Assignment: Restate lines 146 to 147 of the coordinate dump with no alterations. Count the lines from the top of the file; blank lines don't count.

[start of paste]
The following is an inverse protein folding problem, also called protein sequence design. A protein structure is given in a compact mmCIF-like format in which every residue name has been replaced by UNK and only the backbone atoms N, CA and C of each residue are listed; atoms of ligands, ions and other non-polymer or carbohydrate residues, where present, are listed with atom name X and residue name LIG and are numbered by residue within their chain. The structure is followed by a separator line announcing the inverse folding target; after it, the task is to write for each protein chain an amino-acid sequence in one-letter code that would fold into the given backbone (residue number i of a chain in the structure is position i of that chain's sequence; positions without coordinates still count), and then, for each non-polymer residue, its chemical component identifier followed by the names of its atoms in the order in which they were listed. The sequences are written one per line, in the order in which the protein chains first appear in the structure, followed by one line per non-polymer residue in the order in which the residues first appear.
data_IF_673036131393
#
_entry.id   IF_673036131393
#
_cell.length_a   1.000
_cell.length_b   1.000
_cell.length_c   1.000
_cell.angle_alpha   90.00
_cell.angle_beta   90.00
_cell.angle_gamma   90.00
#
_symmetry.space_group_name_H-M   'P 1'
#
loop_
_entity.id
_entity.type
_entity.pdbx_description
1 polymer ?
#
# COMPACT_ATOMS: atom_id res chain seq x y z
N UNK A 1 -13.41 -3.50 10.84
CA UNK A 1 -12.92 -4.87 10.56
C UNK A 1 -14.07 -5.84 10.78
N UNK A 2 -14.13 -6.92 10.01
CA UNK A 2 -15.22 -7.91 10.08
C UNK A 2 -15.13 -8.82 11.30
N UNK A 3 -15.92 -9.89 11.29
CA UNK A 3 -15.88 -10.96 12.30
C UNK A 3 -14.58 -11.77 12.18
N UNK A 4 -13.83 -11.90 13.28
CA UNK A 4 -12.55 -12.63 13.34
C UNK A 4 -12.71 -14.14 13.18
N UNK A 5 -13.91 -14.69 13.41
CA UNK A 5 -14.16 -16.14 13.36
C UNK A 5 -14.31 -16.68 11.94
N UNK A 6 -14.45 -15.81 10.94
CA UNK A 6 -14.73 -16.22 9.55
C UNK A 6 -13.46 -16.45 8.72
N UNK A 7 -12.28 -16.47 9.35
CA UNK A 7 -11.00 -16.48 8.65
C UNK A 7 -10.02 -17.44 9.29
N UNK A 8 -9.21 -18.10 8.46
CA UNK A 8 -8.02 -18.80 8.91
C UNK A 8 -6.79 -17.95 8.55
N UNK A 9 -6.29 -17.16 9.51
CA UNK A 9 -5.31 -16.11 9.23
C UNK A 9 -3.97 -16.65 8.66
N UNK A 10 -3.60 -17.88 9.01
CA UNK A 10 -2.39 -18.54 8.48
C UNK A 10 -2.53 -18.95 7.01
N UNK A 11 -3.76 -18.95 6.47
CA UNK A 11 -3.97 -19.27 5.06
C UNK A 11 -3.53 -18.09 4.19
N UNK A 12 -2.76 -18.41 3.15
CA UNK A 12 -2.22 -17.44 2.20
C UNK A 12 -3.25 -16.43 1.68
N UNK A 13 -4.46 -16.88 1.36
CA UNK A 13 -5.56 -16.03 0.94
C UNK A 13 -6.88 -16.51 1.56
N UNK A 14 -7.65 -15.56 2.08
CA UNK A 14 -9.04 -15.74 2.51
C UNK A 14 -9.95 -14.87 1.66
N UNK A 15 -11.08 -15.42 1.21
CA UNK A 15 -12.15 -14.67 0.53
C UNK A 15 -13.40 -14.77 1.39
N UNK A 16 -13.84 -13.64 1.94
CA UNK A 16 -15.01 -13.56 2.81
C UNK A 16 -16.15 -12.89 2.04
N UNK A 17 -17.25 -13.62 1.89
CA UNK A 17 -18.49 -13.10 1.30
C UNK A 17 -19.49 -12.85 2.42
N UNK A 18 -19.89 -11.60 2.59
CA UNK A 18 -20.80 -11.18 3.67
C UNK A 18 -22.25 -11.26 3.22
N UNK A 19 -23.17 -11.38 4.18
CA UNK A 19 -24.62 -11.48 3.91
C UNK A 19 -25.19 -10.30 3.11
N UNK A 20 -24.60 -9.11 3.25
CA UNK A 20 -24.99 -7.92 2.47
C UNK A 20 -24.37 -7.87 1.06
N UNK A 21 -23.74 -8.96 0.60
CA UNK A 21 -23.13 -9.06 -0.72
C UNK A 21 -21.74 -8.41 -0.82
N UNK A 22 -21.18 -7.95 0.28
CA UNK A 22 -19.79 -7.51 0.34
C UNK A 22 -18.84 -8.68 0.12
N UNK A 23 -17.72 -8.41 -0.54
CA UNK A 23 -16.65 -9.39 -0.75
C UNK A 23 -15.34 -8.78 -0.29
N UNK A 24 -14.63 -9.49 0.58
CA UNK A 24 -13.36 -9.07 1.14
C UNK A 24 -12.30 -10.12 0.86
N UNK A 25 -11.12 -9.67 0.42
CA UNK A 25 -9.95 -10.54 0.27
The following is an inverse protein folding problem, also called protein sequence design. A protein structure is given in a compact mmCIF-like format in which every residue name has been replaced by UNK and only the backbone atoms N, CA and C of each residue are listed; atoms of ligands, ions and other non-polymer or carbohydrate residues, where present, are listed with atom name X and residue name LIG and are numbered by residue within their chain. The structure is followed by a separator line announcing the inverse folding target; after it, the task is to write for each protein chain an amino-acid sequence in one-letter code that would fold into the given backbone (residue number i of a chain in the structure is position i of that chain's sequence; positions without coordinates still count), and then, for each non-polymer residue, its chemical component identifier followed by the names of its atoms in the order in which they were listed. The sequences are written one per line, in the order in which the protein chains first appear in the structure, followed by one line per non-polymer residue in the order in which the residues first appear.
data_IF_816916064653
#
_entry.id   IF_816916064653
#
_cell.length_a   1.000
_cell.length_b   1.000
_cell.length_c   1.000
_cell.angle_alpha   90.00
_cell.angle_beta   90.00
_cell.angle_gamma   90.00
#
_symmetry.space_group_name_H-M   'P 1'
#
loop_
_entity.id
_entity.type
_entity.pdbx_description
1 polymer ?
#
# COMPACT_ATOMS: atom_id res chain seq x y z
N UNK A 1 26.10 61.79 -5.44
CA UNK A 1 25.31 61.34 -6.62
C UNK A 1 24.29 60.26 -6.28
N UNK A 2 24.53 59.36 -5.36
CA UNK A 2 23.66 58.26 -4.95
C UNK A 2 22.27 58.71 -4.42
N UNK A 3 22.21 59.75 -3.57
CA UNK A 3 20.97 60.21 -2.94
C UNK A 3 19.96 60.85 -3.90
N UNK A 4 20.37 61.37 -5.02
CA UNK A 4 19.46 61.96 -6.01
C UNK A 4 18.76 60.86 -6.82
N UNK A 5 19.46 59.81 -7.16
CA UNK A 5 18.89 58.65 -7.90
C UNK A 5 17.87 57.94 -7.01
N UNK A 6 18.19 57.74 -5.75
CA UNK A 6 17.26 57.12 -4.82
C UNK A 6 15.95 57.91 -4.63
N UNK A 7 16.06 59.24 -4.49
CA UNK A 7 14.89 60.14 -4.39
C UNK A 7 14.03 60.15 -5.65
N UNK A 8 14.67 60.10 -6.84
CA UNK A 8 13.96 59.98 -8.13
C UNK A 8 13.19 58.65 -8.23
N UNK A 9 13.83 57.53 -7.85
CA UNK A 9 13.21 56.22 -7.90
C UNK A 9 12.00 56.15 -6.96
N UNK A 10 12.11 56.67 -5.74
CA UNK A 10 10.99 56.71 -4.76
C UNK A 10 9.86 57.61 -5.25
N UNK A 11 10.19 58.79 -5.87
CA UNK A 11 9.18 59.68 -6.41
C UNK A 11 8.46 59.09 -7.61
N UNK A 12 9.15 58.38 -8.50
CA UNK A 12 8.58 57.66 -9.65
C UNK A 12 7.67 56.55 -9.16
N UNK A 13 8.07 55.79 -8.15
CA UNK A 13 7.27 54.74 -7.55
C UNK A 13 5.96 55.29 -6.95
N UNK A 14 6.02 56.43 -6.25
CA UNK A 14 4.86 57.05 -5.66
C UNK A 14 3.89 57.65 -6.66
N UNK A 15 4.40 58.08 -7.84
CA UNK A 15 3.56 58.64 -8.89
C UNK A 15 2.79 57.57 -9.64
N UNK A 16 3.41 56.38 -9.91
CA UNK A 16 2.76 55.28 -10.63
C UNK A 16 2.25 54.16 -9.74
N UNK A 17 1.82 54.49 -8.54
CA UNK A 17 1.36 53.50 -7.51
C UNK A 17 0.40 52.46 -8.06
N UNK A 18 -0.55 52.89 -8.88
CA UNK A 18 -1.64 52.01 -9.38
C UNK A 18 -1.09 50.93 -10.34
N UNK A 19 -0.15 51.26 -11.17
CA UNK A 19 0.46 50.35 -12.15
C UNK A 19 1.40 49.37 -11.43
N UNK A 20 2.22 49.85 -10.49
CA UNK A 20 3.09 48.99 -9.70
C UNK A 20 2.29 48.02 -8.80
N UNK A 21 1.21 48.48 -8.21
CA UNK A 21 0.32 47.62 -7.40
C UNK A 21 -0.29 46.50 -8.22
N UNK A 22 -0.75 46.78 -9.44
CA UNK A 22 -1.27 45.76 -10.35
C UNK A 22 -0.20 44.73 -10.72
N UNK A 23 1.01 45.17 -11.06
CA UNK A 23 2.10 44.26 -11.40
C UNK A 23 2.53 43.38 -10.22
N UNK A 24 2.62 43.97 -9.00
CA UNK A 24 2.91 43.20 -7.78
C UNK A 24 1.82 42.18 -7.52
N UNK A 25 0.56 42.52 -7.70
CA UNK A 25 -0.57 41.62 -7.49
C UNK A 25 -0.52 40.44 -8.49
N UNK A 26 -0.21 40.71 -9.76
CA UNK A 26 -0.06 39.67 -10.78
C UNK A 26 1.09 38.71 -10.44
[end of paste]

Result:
C UNK A 10 9.86 57.61 -5.25
N UNK A 11 10.19 58.79 -5.87